To get at the "above replacement" aspect, I wanted to take the average hitting percentage of all players at a given position who did not start for their respective teams as the reference value. However, not all schools included matches-started totals in their statistics and, even if they had, there were not that many usable reserves out there. Many non-starting OH and MB players had very small numbers of total hit attempts, so I didn't want to use their hitting percentages. Imposing minimum criteria for inclusion, for which I settled on at least 20 Total Attempts in conference play or at least 40 TA for the entire season, the number of "replacement players" appeared to be small.

Therefore, instead of averaging all reserve OH and MB in the conference, I averaged all the OH in the conference (starters and reserves) with the necessary minimum of hitting attempts (yielding an average hitting percentage of .197), and all the MB in the conference with the necessary minimum (yielding an average of .274). The "reference player" I alluded to above is now the same as the "average player" at the given position (OH or MB).

Below are the results. You'll notice that Haley Eckerman of Texas leads outside hitters with a +11.3 value. This tells us that, given 100 swings, Eckerman would generate 11.3 more kills (deducting hitting errors) than the average OH/OPP in the Big 12. Most of the results are not so dramatic. Many players will only get you an extra kill or two (or even just a fraction of one kill) per 100 swings, or lose you an equivalent amount.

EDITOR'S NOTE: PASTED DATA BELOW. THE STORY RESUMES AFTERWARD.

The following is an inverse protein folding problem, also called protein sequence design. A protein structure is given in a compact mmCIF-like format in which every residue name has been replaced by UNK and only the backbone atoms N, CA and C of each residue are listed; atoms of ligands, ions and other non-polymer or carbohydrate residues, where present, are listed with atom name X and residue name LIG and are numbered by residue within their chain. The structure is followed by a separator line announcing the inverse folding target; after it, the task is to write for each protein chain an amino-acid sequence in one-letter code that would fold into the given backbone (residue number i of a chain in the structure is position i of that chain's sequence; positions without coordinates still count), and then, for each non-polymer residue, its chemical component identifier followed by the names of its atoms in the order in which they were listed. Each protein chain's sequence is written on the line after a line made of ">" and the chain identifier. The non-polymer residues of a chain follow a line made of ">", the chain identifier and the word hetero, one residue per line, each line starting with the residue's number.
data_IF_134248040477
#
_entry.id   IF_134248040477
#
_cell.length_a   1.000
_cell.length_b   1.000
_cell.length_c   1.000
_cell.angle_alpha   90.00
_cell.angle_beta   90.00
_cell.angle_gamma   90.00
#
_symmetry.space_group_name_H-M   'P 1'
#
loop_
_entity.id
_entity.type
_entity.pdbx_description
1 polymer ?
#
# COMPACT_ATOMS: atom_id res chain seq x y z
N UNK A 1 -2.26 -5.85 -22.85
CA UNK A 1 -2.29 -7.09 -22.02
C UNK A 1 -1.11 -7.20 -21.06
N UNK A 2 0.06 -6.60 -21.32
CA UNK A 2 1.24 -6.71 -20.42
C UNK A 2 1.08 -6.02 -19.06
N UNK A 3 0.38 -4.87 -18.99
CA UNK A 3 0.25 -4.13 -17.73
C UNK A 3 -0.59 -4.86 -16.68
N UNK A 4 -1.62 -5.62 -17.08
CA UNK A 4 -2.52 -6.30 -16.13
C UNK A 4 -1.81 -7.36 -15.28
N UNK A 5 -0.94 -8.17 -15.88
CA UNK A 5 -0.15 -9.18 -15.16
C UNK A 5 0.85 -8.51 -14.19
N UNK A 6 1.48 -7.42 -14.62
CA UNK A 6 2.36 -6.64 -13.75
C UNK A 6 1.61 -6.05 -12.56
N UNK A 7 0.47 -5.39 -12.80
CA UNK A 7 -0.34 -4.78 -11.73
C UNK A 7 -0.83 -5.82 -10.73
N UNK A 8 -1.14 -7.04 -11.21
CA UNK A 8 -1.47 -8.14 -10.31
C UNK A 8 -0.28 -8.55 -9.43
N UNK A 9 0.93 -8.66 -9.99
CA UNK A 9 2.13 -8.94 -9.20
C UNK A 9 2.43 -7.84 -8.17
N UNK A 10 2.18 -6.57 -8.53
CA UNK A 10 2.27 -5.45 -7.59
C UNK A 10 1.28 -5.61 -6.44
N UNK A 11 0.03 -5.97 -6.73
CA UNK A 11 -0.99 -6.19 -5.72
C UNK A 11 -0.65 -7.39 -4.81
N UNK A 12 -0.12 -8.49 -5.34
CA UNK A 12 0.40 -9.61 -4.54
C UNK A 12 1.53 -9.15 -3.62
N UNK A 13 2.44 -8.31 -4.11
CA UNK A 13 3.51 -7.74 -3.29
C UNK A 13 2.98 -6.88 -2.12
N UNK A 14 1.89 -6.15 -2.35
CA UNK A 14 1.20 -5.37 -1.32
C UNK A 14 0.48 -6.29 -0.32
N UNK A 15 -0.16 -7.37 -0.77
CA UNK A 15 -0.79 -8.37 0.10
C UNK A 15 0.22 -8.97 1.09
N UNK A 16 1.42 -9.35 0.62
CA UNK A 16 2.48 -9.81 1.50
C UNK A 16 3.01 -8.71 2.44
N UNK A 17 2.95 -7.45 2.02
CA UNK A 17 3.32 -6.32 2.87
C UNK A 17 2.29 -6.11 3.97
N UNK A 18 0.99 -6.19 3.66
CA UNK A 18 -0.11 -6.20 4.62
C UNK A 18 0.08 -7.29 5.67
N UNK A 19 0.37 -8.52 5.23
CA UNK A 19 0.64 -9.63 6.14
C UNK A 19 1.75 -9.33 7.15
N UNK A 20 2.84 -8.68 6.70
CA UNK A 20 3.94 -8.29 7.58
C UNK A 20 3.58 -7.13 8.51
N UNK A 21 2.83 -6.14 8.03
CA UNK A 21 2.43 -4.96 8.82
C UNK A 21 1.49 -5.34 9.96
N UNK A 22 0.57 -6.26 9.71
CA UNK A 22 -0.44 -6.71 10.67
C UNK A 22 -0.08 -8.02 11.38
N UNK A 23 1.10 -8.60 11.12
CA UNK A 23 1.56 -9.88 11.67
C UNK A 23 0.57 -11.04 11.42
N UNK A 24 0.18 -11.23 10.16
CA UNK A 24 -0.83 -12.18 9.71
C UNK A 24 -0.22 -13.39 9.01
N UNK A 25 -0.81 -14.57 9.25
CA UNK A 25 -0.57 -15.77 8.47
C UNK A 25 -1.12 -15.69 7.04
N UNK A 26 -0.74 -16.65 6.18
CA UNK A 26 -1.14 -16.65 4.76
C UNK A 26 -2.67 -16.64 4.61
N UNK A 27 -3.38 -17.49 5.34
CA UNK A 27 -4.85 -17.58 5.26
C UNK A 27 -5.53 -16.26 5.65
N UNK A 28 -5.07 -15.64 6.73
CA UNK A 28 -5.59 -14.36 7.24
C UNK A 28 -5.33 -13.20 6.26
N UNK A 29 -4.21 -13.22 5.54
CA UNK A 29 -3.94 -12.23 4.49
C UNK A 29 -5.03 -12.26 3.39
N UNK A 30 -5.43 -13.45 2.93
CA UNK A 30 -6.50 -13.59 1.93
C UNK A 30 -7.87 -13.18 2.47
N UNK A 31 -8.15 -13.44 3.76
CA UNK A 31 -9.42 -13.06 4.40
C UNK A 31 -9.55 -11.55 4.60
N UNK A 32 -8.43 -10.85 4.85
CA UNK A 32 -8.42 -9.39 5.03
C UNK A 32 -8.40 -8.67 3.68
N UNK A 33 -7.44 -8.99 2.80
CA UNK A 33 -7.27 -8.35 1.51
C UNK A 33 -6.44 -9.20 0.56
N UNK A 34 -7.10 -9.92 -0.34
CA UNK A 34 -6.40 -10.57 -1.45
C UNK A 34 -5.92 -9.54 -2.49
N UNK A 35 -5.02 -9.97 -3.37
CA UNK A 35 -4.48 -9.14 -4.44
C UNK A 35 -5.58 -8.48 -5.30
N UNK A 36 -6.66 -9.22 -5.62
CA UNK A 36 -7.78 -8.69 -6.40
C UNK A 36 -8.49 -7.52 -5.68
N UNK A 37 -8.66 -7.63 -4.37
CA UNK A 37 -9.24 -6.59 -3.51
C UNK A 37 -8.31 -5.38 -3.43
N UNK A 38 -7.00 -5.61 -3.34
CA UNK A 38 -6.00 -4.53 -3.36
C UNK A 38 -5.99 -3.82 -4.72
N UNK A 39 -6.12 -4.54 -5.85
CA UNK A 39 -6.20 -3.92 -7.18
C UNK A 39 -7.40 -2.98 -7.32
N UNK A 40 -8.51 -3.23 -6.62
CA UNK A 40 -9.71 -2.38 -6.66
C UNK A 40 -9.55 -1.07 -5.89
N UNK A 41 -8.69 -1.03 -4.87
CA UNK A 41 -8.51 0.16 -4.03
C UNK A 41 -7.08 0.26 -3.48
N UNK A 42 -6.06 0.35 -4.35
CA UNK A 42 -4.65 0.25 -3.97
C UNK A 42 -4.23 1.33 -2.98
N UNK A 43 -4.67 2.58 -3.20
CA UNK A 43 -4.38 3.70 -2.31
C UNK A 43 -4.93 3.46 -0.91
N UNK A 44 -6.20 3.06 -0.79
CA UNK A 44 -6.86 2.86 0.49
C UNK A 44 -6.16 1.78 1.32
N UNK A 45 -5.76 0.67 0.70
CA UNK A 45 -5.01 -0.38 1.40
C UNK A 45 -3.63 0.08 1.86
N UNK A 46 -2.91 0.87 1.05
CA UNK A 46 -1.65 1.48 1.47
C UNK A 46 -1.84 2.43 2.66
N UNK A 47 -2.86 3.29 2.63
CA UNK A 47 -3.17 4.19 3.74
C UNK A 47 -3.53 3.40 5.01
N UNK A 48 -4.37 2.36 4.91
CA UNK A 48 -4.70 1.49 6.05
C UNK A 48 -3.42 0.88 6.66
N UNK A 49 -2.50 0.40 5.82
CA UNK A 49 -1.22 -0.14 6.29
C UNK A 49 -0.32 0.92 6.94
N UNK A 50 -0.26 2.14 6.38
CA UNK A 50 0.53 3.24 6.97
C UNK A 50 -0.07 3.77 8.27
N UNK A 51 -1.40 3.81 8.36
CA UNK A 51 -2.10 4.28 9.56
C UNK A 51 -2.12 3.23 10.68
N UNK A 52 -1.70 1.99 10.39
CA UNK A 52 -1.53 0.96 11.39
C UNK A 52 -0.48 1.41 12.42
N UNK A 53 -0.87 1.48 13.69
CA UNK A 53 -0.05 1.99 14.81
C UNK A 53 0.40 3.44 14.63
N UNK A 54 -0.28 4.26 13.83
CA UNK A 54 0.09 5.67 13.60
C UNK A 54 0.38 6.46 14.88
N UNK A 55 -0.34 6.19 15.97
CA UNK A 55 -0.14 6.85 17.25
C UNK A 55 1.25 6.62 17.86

Outside Hitters
Increased or Decreased Kills (Minus Errors) Per 100 Attempts (Relative to Average OH)

Eckerman (UT) +11.3
Attea (WVU) +8.5
Ward (OU) +7.7
Albers (KU) +7.1
Holland (TCU) +5.9

Anderson (WVU) +5.4
Holst (OU) +5.0
Sassin (KSt) +4.7
Victoria (UT) +3.5
Bigbee (ISU) +3.2

Ybanez (TTU) +2.7
Neal (UT) +2.5
Malloy (Bay) +1.8
Cerame (UT) +1.7
Hurtt (ISU) +1.6

Pickens (TCU) +1.6
Zumach (KSt) +0.9
Smith (TCU) +0.6
Gardiner (OU) +0.4
Stacy (TTU) +0.2

Keating (KSt) -0.6
Staiger (Bay) -0.6
Baker (UT) -0.7
Fragniere (TTU) -0.9
Dockery (KU) -1.0

Mikels (TCU) -1.2
David (TTU) -2.0
Sackett (WVU) -2.6
Capezio (ISU) -3.1
Kurht (ISU) -3.1

Allen (TTU) -3.5
McClinton (KU) -4.3
Rigdon (KU) -6.1
Montgomery (WVU) -7.2
Bardali (Bay) -10.7

Jones (Bay) -12.5
Munch-Soe. (Bay) -15.2

Among the middles, the leader was Mia Swanegan of TCU. The Horned Frogs' volleyball statistics page does not list Total Attempts, but I inferred that she likely has had at least 20 swings in conference play, because she has 16 kills (and a .433 hitting percentage).

Middles
Increased or Decreased Kills (Minus Errors) Per 100 Attempts (Relative to Average MB)

Swanegan (TCU) +15.9
Payne (KU) +11.1
Ogbogu (UT) +10.1
Bell (UT) +9.2
Jones (KSt) +9.1

McCage (UT) +5.9